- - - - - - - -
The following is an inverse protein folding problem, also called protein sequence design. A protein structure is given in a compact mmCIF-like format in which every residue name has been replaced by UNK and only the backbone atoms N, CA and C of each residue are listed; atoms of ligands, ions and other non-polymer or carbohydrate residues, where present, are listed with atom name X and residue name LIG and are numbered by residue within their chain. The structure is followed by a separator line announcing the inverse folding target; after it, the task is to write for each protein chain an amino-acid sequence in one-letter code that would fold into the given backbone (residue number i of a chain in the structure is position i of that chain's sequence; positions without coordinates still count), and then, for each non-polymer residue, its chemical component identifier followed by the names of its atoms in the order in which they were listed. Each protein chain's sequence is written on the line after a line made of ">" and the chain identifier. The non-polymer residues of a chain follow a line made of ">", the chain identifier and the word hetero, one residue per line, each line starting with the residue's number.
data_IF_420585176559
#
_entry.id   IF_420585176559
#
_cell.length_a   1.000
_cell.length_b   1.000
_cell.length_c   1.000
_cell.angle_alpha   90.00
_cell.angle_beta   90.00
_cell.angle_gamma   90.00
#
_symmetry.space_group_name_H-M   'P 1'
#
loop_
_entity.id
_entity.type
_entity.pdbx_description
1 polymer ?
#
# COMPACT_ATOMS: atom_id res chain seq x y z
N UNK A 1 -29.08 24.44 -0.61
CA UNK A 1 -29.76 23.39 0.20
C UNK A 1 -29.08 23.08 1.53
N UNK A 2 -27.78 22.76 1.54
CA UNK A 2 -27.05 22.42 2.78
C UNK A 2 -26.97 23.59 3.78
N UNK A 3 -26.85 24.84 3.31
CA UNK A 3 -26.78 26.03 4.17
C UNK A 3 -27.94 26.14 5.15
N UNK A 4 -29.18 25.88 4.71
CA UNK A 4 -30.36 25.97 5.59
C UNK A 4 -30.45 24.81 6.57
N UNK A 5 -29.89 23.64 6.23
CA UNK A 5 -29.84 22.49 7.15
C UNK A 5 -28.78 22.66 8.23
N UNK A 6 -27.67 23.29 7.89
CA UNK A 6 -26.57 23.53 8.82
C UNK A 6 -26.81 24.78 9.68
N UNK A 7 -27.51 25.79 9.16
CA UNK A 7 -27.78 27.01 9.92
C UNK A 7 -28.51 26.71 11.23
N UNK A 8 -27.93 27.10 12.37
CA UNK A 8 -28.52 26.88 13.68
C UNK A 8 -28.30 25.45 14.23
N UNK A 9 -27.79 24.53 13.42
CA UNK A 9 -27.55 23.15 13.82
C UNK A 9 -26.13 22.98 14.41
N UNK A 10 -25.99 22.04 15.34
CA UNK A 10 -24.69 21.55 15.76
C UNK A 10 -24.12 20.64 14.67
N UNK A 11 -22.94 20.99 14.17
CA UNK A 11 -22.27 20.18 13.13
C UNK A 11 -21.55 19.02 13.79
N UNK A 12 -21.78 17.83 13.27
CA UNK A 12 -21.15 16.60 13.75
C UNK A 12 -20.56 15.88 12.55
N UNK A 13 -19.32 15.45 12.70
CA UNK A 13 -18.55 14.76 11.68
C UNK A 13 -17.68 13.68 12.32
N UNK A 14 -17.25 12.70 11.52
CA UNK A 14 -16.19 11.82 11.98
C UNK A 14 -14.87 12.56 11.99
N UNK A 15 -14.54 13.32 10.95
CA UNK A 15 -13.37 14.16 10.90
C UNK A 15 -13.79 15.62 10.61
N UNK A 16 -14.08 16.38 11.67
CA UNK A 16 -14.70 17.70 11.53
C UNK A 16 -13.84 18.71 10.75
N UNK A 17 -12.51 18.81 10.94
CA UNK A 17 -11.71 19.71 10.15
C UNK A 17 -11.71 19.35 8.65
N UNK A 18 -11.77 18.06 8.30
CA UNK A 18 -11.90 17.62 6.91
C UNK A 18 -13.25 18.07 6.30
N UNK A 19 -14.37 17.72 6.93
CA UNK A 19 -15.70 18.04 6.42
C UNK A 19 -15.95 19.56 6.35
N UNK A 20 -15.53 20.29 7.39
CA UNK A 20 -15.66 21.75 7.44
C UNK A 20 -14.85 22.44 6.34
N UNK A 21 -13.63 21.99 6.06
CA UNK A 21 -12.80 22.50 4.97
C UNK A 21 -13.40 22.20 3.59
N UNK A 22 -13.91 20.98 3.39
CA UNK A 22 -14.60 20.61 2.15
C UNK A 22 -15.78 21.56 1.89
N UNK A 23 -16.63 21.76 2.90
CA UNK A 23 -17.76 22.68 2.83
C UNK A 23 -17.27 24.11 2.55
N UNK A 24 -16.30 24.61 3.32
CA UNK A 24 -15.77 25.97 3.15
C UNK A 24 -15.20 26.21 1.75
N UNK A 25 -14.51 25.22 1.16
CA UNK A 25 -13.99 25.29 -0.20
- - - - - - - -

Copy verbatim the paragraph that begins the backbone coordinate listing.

The following is an inverse protein folding problem, also called protein sequence design. A protein structure is given in a compact mmCIF-like format in which every residue name has been replaced by UNK and only the backbone atoms N, CA and C of each residue are listed; atoms of ligands, ions and other non-polymer or carbohydrate residues, where present, are listed with atom name X and residue name LIG and are numbered by residue within their chain. The structure is followed by a separator line announcing the inverse folding target; after it, the task is to write for each protein chain an amino-acid sequence in one-letter code that would fold into the given backbone (residue number i of a chain in the structure is position i of that chain's sequence; positions without coordinates still count), and then, for each non-polymer residue, its chemical component identifier followed by the names of its atoms in the order in which they were listed. Each protein chain's sequence is written on the line after a line made of ">" and the chain identifier. The non-polymer residues of a chain follow a line made of ">", the chain identifier and the word hetero, one residue per line, each line starting with the residue's number.